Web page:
View products that support


This information comes from the listings of Non-Prefixed and Non-Suffixed aircraft reviewed by me in the archives of the National Air & Space Museum, Washington, DC.


Your copy of the Davis-Monthan Airfield Register with all the pilots' signatures and helpful cross-references to pilots and their aircraft is available at the link. Or use this FORM to order a copy signed by the author. ISBN 978-0-9843074-0-1.


Davis-Monthan Aviation Field Register
CulturalMotion PicturesFriendsNon Profit statusProducts and services
ReferencesPublicationsCollectionsGuest EditorsPress Coverage


Registration Number NC7207

Ohio Fire

This aircraft is a Ryan B-1 Brougham, S/N 154 (ATC #25). It shares lineage with the “Spirit of St. Louis”, but was built during the following year. The B.F. Mahoney Aircraft Co., San Diego, CA manufactured it on September 17, 1928. It was equipped with a 220 HP Wright J-5A Whirlwind engine, S/N B-9049. It weighed 3,300 pounds. It was sold on September 18, 1928 to Aircraft and Airways of America, Inc. of Pittsburgh, PA.

NC7207 landed at Tucson twice. The first was on September 19, 1928 when it was brand new. The pilot was 2nd Lt. E.J. Rundquist, whose home base is identified as Kelly Field, San Antonio, TX. He was solo during what was probably the ferry flight from the factory to its new owners in Pittsburgh. It’s interesting that this military pilot was contracted to fly the airplane. I wonder if he needed to get from San Diego to San Antonio and simply volunteered to fly the airplane that far, depending upon someone else to take over and fly it farther east (although he did cite his destination as Pittsburgh—was that for him or the airplane?). Anyone KNOW?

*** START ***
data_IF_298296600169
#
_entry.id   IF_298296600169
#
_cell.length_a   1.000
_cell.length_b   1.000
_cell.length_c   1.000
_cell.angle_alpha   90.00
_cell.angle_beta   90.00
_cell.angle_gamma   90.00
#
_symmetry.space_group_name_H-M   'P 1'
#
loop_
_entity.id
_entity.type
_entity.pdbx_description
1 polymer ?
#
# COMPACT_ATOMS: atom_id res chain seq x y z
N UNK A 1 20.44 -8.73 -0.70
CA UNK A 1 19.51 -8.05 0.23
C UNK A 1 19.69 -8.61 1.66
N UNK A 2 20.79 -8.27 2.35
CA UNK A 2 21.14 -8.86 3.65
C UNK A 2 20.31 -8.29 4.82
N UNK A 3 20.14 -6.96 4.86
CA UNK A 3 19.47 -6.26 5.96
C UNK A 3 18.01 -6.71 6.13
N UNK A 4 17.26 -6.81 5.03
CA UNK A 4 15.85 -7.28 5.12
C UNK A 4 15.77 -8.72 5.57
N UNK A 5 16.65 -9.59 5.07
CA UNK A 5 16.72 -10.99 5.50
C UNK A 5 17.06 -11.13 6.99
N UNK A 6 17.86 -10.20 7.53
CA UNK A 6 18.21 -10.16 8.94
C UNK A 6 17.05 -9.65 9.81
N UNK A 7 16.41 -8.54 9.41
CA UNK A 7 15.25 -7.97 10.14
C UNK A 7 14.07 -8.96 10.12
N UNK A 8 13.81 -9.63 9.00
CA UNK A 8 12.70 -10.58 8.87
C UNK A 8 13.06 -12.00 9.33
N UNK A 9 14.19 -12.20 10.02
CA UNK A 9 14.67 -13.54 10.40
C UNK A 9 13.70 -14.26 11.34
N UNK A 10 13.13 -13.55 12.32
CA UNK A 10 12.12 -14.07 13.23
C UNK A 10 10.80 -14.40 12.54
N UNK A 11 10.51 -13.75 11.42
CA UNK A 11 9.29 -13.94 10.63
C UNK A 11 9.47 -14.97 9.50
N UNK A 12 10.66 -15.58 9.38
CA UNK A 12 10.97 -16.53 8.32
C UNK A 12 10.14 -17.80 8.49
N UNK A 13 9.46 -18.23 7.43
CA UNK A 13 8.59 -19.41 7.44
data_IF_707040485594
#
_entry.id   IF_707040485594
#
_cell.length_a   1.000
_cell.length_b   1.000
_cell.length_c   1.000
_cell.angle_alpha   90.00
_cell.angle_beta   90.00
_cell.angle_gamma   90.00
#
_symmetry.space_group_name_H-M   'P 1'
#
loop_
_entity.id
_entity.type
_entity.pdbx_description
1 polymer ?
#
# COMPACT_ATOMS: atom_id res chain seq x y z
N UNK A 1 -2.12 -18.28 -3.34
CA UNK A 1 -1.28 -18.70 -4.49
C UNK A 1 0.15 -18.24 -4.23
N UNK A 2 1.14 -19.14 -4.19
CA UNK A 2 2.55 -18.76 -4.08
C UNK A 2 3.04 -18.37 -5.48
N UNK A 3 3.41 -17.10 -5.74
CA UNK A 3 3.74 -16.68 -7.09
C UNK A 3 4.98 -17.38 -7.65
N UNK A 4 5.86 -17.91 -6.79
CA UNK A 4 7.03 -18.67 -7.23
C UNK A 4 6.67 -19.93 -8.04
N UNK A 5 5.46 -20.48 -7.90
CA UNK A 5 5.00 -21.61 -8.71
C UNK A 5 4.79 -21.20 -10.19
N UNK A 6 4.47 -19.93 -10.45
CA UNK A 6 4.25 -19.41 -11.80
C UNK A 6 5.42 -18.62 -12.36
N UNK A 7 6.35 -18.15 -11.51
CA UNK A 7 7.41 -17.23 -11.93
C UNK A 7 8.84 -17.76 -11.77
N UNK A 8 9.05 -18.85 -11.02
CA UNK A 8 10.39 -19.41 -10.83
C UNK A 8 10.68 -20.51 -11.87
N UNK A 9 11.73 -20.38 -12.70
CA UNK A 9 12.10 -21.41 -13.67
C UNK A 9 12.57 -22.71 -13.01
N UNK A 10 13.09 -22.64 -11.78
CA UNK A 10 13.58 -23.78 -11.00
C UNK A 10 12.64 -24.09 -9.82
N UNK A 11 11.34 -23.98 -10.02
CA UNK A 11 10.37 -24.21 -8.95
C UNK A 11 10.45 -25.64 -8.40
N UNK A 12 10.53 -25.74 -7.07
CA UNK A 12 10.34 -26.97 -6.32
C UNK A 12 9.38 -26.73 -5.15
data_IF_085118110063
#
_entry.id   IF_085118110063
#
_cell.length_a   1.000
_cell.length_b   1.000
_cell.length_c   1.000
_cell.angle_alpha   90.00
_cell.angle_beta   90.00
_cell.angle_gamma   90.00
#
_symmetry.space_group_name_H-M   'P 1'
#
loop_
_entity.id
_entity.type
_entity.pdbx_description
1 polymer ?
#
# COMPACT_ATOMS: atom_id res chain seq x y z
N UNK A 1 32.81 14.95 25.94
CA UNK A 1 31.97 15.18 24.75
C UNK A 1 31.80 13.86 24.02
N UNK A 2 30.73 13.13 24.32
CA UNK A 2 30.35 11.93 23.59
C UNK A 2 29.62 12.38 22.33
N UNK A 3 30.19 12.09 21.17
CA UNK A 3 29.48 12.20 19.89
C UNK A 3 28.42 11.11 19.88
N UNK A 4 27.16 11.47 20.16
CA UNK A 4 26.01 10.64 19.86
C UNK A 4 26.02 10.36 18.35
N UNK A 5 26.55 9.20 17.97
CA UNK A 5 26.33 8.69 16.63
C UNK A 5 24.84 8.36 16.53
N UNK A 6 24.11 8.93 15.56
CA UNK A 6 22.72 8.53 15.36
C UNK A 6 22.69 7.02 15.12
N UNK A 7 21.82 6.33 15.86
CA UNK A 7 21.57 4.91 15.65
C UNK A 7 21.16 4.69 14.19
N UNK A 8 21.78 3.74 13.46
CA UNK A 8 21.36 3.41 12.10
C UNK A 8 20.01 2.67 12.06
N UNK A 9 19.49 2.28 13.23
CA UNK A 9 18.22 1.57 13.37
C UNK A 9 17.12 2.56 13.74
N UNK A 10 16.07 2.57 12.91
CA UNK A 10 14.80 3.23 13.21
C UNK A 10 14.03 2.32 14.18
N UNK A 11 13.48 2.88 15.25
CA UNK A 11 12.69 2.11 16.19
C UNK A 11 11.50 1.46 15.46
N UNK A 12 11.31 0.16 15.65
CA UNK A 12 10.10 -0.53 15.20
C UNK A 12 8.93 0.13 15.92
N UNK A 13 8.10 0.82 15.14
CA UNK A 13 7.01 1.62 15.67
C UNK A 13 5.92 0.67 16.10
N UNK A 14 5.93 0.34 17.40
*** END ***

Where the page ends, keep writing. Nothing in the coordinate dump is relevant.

On May 31, 1929 the airplane was sold to Main Aeronautics Company of Pittsburgh and was issued Pennsylvania State license #P-102 (the state’s pound of flesh). After that it stayed in the Pittsburgh area three additional owners. It was sold finally for $1,250 to Howard G. Mayes of Chesapeake, OH (Huntington, WV airport) on October 1, 1931. Mayes was the manager of Huntington Airport.

About a year later, Mr. Mayes (transport license #3321; A&E license #9379) landed solo at Tucson on September 19, 1932 eastbound from San Diego to Huntington, WV. He kept the airplane a total of three years. It had accumulated 1354:25 flight hours as of October 12, 1933. It was involved in an accident and destroyed by fire at Vandalia, OH on September 9, 1934. No record of who was flying it. The registration was cancelled October 20, 1934.


UPLOADED: 07/09/05 REVISED: 05/01/06

The Register


I'm looking for photographs of this airplane to include on this page. If you have one or more you'd like to share, please use this FORM to contact me.

---o0o--- Congress of Ghosts is an anniversary celebration for 2010.  It is an historical biography, that celebrates the 5th year online of and the 10th year of effort on the project dedicated to analyze and exhibit the history embodied in the Register of the Davis-Monthan Airfield, Tucson, AZ. This book includes over thirty people, aircraft and events that swirled through Tucson between 1925 and 1936. It includes across 277 pages previously unpublished photographs and texts, and facsimiles of personal letters, diaries and military orders. Order your copy at the link, or use this FORM to order a copy signed by the author.  ISBN 978-0-9843074-4-9.


Contact Us | Credits | Copyright © 2008 Delta Mike Airfield, Inc.
This website is best enjoyed in a 1024 x 768 screen resolution.
Web design by The Web Professional, Inc